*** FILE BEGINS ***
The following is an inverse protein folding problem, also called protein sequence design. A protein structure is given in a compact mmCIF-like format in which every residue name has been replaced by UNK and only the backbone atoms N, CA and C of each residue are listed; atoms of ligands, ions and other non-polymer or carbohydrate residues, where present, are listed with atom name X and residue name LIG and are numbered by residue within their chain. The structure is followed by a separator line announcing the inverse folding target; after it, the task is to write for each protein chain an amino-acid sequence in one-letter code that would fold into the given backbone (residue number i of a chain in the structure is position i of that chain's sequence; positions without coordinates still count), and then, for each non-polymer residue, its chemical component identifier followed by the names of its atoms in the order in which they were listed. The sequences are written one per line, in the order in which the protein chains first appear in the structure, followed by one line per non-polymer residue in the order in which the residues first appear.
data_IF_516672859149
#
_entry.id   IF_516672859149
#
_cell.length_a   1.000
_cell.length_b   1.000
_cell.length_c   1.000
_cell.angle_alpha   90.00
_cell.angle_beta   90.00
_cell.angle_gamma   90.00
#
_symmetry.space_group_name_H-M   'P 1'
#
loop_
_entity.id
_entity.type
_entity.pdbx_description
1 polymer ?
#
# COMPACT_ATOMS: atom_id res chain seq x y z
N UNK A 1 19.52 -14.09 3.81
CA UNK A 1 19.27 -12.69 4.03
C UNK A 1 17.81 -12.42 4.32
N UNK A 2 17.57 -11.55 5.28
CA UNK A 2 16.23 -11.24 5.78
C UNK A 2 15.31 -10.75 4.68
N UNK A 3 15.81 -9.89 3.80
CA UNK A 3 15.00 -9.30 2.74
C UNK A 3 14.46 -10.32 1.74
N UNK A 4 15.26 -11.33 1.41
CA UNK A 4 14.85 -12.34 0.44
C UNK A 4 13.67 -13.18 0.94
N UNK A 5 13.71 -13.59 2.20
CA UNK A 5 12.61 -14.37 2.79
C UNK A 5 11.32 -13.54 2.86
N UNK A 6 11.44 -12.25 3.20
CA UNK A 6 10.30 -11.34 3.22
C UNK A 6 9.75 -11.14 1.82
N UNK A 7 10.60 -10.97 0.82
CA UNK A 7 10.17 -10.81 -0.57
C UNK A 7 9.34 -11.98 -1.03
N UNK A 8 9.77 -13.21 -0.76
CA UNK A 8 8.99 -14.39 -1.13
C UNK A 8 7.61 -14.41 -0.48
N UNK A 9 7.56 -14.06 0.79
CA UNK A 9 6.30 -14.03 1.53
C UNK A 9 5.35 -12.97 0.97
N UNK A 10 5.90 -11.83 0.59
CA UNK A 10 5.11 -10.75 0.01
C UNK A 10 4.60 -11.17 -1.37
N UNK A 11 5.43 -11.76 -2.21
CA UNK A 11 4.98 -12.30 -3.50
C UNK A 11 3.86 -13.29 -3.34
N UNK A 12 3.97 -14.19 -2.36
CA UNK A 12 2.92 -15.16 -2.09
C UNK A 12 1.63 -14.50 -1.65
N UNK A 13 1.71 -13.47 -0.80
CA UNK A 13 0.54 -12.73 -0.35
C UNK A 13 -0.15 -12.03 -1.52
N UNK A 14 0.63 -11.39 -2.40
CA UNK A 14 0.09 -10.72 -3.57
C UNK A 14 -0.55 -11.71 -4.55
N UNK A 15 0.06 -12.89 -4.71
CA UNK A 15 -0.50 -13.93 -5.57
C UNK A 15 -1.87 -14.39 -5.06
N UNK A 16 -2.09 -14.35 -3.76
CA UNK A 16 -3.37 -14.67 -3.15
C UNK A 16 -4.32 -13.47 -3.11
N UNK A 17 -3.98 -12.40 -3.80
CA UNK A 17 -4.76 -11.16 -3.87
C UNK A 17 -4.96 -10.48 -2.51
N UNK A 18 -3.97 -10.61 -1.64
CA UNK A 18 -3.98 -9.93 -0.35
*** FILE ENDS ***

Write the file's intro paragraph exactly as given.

The following is an inverse protein folding problem, also called protein sequence design. A protein structure is given in a compact mmCIF-like format in which every residue name has been replaced by UNK and only the backbone atoms N, CA and C of each residue are listed; atoms of ligands, ions and other non-polymer or carbohydrate residues, where present, are listed with atom name X and residue name LIG and are numbered by residue within their chain. The structure is followed by a separator line announcing the inverse folding target; after it, the task is to write for each protein chain an amino-acid sequence in one-letter code that would fold into the given backbone (residue number i of a chain in the structure is position i of that chain's sequence; positions without coordinates still count), and then, for each non-polymer residue, its chemical component identifier followed by the names of its atoms in the order in which they were listed. The sequences are written one per line, in the order in which the protein chains first appear in the structure, followed by one line per non-polymer residue in the order in which the residues first appear.